This page provides resources for those working with pregnant and parenting women addressing substance use and addictions.
The Institute for Health and Recovery (IHR) Project Index page has resources and information including links to the Family Residential Intake and Pregnant Women's Access Line; the Moms Do Care Project; Project Promise; Trauma Integrated Services; and more.
The Journey Recovery Project is an interactive Web resource for pregnant and parenting women who have questions or concerns about opioid and other substance use; treatment; child welfare involvement; and much more.
MCPAP for Moms promotes maternal and child health by supporting providers to effectively prevent, identify, and manage mental health and substance use concerns with pregnant and postpartum women and their children up to one year after delivery.
Mothering from the Inside Out is an evidence based intervention focused on the mother-infant dyad.
The Center for Social Innovation has a pregnancy and recovery page with webcasts on selected topics among other resources.
Neonatal Abstinence Syndrome/ Substance Exposed Newborns Information and Resources
The Institute of Health and Recovery has a landing page with information on Plans of Safe Care in addition to an interactive resource map.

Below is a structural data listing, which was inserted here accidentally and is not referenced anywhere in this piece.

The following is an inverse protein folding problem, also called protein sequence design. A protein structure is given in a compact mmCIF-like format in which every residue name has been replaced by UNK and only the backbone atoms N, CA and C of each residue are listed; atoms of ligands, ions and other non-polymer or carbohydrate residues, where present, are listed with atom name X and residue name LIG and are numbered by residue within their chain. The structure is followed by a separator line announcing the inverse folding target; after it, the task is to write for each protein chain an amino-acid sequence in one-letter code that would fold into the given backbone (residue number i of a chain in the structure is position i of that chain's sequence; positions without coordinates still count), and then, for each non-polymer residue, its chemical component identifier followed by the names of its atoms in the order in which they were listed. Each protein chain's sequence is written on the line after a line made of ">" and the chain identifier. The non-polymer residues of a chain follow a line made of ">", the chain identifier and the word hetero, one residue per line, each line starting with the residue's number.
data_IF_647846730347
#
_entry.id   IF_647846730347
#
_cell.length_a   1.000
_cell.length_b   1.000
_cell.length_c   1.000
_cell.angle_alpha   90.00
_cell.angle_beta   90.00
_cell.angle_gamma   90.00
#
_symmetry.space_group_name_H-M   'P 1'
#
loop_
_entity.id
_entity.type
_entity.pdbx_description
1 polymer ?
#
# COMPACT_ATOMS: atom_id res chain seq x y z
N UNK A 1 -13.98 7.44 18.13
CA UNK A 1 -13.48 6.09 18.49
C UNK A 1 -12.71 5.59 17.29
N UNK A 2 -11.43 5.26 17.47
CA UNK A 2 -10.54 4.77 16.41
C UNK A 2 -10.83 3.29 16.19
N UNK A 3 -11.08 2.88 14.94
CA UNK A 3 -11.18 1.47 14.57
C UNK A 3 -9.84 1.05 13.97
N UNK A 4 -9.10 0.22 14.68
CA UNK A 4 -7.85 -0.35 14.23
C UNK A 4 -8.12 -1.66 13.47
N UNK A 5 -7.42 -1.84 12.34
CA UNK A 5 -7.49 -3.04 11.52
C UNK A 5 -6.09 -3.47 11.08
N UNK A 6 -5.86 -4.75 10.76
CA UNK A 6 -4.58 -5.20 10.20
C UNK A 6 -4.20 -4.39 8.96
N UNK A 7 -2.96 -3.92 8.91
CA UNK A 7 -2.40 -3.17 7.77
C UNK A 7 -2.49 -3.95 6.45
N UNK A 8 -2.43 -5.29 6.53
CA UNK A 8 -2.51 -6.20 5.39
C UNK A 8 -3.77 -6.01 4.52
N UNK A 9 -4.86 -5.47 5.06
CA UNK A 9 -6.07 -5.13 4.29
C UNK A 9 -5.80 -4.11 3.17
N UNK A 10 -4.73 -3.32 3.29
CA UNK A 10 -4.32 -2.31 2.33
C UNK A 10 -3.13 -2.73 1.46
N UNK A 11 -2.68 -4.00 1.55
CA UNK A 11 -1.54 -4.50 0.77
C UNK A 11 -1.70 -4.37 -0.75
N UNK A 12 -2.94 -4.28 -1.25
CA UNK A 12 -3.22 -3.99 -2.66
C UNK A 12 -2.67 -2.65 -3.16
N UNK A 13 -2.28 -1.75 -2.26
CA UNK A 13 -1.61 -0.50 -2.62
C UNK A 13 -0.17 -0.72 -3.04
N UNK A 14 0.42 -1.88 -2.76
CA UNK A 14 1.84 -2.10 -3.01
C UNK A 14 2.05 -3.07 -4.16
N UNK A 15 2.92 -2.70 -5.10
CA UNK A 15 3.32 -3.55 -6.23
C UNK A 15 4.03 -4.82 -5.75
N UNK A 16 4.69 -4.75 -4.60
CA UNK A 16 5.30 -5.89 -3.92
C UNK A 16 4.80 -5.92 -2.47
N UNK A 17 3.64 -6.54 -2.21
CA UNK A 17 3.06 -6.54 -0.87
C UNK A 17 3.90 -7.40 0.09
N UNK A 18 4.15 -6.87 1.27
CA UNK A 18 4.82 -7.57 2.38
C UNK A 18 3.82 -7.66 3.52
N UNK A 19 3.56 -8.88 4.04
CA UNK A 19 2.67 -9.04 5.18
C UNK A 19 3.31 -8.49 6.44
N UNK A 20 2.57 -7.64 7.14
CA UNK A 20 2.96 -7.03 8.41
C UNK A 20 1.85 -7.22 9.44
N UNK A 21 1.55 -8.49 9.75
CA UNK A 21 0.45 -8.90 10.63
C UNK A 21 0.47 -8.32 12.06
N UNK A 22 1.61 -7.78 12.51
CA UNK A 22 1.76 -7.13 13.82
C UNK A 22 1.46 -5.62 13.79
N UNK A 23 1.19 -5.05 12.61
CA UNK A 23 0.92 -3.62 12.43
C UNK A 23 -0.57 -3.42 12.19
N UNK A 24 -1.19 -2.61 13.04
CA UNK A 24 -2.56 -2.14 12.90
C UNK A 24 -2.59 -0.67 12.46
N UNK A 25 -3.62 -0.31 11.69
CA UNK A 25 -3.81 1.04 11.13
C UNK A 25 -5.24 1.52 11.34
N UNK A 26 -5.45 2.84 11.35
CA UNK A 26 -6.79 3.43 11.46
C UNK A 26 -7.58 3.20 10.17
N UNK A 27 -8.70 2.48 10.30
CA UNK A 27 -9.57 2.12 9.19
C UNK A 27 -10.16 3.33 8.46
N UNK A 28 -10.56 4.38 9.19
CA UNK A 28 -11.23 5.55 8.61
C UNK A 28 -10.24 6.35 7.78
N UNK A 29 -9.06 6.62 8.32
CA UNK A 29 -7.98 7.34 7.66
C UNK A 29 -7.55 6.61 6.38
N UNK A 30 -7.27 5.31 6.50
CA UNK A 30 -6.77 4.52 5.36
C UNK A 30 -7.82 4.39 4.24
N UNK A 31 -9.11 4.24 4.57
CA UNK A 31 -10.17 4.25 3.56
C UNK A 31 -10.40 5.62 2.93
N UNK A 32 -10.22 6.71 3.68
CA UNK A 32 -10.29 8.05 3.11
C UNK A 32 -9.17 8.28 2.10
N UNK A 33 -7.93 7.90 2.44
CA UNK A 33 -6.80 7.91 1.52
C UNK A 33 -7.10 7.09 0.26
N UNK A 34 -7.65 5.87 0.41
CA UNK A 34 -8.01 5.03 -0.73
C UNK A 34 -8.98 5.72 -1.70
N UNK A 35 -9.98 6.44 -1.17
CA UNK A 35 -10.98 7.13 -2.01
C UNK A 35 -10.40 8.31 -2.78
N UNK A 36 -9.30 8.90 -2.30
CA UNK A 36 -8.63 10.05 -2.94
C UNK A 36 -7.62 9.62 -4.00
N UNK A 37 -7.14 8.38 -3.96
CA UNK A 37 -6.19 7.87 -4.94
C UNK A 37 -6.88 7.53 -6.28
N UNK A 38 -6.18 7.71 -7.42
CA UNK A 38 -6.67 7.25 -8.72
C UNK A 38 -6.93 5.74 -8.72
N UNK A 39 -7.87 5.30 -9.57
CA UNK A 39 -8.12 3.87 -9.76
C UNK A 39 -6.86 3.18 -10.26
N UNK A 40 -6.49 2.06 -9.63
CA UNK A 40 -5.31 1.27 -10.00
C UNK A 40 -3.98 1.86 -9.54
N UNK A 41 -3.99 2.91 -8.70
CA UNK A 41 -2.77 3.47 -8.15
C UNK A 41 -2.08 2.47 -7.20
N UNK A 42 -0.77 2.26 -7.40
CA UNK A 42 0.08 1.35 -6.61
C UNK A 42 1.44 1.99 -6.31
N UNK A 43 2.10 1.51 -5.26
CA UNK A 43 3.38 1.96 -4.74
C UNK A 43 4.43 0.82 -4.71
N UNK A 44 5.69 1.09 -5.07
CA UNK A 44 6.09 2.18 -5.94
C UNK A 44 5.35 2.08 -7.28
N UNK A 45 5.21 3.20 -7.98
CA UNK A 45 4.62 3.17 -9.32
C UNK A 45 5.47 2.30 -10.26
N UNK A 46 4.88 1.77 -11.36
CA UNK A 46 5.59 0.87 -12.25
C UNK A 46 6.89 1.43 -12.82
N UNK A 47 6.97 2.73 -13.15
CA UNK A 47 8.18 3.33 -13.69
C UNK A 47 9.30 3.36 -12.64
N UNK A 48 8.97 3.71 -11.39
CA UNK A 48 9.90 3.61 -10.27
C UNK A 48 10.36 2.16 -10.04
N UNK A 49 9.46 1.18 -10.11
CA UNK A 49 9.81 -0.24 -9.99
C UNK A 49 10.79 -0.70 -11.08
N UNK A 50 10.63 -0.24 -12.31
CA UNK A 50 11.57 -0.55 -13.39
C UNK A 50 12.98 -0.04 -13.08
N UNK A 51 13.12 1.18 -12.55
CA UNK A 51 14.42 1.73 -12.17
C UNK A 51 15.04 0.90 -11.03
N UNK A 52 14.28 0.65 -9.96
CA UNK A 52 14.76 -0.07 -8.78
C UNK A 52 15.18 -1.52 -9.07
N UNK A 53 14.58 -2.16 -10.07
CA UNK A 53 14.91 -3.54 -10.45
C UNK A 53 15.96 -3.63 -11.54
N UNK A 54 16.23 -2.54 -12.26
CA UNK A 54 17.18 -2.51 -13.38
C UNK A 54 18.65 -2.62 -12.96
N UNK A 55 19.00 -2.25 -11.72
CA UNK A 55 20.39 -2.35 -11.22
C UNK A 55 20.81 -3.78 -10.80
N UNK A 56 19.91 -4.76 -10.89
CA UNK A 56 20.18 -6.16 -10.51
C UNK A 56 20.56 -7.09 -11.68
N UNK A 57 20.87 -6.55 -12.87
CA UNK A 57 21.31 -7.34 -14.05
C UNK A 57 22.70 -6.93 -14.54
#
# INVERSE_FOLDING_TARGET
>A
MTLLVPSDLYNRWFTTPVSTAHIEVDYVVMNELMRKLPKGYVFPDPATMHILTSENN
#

Addressing Opioid Use Disorder to Improve Maternal and Infant Health is a webpage provided by the CDC.
NAS dashboard: an overview of Neonatal Abstinence Syndrome in MA.
Praxis Center for Social Innovation has webinars on MAT and NAS.
American College of Obstetricians and Gynecologists - Massachusetts is part of District I.
Boston Association for Childbirth Education and Nursing Mothers’ Council has trainings to become a childbirth educator or an NMC counselor in addition to conferences, workshops, and trainings.
Parenting Journey offers facilitator trainings for parenting and caregiver groups as well as sober parenting and caregiver groups.
Newborn Behavioral Observations (NBO) Certification Training is offered through the Brazelton Institute, Boston Children’s Hospital, at Harvard Medical School.
This article from Alcoholism & Drug Abuse Weekly (April 11, 2016) reports on the beneficial practice of rooming-in for babies whose mothers were on Medication Assisted Treatment with opioid agonists. To lessen the severity of any neonatal abstinence syndrome that might develop, having the baby rooming in with the mother (where sounds and light can be dimmed, and baby can breastfeed and have skin-to-skin contact with the mother) provides better care than having the baby in the neonatal intensive care unit (where there are usually bright lights, loud sounds and less contact with the mother). The practice of rooming-in also greatly reduces (up to 50%) the amount of supplemental medication needed to reduce withdrawal symptoms.
Developed jointly by the Department of Children and Families (DCF) and Department of Public Health (DPH) Bureau of Substance Abuse Services (BSAS). DCF and DPH work together to support pregnant women in recovery, who, as part of their addiction treatment, receive methadone or buprenorphine (the active ingredient in both Suboxone and Subutex), known as Medication Assisted Treatment (MAT).